Life Management: Having More Time to Do What You Want

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How does being productive look to you? Most people visualise a perpetually busy person with productivity as someone who’s always on the phone or the computer, meeting deadlines and dealing with a growing number of tasks every day. It’s a common misconception about productivity: being busy doesn’t always mean you’re getting more done.

The ideal concept of productivity is one that allows you to be two or three steps ahead. When you’re ahead of schedule for things like completing your nutrition courses, closing a lucrative deal, or finishing a kitchen remodel, you’ll have more time for activities you truly desire.

What Do You Desire?

The first step toward creating more time for what you love is to identify what it is you do love. You’re not alone if you’re still not sure about what you want to do. People often have no clue about their passion because they’re not sure:

  • How their loved ones would react if they did something else;
  • About their capabilities for doing something else, and
  • If they could make a living out of it.

What that points to is fear of the unknown, and that’s understandable, especially if people rely on you for your income. If that’s the case, then start cautiously. First, determine what you’re good at and what values you hold dear. Second, identify what you love doing and what you don’t want to do.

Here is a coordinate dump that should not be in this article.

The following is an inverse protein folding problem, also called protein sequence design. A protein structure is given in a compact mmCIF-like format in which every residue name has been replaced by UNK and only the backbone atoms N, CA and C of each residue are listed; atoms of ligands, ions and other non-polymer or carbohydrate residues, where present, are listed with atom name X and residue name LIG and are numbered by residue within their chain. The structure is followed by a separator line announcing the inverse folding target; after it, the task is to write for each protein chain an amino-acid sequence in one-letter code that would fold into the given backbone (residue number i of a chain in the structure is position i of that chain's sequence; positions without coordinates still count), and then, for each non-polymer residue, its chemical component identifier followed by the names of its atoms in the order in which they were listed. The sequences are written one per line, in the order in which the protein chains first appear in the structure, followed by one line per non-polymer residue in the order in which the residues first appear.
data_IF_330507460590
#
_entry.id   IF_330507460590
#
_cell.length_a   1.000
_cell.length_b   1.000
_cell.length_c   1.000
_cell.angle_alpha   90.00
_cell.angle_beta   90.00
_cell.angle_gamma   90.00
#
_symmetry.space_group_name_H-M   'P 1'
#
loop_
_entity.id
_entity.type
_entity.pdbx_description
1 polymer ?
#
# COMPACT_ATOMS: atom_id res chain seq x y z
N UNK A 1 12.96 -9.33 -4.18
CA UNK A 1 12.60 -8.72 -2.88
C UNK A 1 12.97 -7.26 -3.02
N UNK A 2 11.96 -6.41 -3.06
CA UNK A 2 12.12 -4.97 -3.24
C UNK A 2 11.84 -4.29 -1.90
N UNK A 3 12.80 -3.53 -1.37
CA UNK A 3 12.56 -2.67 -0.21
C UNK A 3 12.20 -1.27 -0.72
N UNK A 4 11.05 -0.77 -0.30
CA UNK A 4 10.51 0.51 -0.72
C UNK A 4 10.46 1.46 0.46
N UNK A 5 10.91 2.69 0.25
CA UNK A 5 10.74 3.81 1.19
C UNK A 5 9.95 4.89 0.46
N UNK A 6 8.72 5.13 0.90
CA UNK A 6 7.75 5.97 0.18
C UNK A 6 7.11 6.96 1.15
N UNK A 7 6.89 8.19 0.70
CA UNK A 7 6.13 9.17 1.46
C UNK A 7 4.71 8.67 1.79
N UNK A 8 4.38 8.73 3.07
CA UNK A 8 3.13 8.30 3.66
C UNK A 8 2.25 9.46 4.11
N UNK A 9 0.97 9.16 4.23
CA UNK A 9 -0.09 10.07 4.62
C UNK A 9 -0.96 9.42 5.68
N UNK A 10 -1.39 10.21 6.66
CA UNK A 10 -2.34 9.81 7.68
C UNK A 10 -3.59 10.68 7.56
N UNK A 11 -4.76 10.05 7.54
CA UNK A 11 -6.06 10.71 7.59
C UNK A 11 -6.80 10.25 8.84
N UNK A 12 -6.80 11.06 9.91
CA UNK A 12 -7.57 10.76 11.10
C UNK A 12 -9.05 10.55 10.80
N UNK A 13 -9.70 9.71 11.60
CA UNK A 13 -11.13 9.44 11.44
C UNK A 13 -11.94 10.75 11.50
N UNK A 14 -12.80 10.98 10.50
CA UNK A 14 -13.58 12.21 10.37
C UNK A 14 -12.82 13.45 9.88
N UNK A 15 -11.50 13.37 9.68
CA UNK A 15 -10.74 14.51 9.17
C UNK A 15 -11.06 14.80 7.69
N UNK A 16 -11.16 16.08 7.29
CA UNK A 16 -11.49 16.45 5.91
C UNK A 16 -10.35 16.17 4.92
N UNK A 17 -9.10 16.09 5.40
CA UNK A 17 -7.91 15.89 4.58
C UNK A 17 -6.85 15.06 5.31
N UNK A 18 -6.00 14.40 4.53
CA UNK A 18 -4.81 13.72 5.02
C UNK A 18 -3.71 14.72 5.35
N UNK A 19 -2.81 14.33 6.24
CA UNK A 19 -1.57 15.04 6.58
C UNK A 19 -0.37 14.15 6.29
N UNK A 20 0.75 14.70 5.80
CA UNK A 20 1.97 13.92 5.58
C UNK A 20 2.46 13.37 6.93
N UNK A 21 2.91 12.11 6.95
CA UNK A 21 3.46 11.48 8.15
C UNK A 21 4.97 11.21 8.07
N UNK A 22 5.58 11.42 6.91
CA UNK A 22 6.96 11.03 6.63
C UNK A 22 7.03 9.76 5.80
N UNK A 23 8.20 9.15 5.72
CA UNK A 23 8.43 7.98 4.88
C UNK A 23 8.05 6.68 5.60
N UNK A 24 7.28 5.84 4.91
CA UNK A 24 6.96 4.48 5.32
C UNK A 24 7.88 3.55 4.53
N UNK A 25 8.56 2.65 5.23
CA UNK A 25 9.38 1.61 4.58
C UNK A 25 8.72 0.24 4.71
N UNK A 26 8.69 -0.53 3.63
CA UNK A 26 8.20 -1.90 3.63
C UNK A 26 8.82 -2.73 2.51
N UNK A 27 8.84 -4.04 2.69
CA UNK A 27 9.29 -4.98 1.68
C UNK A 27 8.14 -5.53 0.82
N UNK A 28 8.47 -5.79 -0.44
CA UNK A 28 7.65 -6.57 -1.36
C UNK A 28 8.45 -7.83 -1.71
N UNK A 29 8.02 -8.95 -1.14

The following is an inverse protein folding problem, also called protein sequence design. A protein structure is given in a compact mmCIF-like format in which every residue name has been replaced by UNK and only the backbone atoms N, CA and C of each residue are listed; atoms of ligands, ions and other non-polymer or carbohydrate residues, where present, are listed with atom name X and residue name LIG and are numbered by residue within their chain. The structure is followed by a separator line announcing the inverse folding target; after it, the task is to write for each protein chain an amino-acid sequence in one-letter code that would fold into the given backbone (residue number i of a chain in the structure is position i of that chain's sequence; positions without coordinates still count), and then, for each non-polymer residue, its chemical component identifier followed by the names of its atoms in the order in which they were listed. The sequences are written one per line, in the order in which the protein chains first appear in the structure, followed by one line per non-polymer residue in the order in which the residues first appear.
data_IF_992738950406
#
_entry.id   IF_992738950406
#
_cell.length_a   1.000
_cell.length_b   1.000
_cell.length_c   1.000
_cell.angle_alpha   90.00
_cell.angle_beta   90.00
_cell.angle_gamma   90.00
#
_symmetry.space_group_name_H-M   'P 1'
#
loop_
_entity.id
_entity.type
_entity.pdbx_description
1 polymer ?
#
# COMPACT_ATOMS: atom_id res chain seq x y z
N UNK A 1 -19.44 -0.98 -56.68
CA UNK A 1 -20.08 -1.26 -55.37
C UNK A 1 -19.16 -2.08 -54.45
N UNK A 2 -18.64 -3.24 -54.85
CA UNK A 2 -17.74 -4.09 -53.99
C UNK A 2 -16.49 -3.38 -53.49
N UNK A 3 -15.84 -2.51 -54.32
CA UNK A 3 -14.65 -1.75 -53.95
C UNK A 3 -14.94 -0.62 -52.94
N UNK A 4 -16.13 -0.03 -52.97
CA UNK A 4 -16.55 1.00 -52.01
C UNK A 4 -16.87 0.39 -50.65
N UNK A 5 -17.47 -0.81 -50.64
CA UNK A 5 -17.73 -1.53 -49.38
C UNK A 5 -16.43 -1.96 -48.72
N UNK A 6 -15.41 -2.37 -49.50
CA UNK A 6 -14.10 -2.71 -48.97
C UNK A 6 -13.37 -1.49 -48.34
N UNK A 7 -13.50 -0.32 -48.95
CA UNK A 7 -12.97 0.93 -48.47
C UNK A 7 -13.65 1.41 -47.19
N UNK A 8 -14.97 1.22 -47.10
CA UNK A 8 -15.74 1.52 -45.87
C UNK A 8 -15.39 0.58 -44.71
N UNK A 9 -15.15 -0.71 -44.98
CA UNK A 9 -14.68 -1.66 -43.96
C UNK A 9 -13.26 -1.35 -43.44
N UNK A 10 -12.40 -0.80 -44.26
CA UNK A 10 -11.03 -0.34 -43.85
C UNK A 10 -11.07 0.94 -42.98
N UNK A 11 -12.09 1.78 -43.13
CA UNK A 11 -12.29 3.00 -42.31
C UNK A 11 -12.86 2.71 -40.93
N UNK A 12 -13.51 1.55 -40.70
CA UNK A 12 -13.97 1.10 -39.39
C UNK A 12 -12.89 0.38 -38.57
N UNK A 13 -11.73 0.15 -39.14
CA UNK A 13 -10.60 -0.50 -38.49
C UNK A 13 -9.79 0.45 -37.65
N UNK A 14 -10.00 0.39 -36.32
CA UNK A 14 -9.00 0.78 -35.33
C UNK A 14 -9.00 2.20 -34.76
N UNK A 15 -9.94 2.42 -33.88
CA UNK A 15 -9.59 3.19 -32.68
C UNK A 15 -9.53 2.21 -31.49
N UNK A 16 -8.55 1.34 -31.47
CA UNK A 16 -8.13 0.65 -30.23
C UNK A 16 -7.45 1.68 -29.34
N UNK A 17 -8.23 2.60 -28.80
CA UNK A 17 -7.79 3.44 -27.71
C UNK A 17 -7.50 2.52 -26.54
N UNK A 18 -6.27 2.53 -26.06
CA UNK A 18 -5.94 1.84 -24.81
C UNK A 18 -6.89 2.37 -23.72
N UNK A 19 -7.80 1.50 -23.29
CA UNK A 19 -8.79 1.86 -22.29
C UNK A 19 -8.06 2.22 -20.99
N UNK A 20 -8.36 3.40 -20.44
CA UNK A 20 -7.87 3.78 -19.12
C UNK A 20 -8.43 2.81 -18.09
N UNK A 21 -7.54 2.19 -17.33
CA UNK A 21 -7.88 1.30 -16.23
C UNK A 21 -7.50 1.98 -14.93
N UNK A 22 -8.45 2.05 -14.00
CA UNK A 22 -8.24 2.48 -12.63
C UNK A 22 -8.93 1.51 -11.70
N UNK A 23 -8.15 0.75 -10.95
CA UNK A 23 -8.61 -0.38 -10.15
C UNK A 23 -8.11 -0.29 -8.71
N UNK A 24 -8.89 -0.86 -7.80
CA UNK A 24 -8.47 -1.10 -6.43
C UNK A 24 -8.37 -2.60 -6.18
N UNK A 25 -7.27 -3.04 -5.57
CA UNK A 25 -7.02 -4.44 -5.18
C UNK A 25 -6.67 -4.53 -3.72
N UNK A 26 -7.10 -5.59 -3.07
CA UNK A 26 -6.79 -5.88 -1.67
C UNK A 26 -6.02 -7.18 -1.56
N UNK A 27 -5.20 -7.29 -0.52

When you discover more about yourself, you’ll be in a better position to unlock your heart’s genuine desire.

Develop the Right Habits

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Once your life’s compass gives you direction, start rolling up your sleeves for some work. When you begin to form a habit, you’ll find it easier to stick to a routine. And soon, you’ll discover you’re not even thinking about it; you’re just doing it.

But how do you form a habit, especially when you need to make drastic changes?

Start small. If time management is a concern for preventing your productivity, work on that in increments. For instance, instead of forcing yourself to create dinner for two hours from scratch for the family, make one meal for 30 minutes and use the rest for takeaway food. Another example would be to meditate for ten to 15 minutes every day instead of forgoing the one-hour practise and sacrificing your peace of mind.

Build up to devoting more time until you form the habit. If you think a checklist would help stick to the practice, then do so. But if it’s just adding to your stress because you’re beholden to it, don’t do it. Apply what works for you.

Finally, use the resources that are available to you. As a parent with a business to run, you could delegate tasks at home to your kids and your spouse. If you live alone, rely on tools and services that make daily concerns easier, from planning weekly outfits and meals to hiring people to do errands.

When you’re spending less time on tasks at work and home, you’ll have more time for what you love to do. The beauty of this approach to life is that it’s never too late to take it up.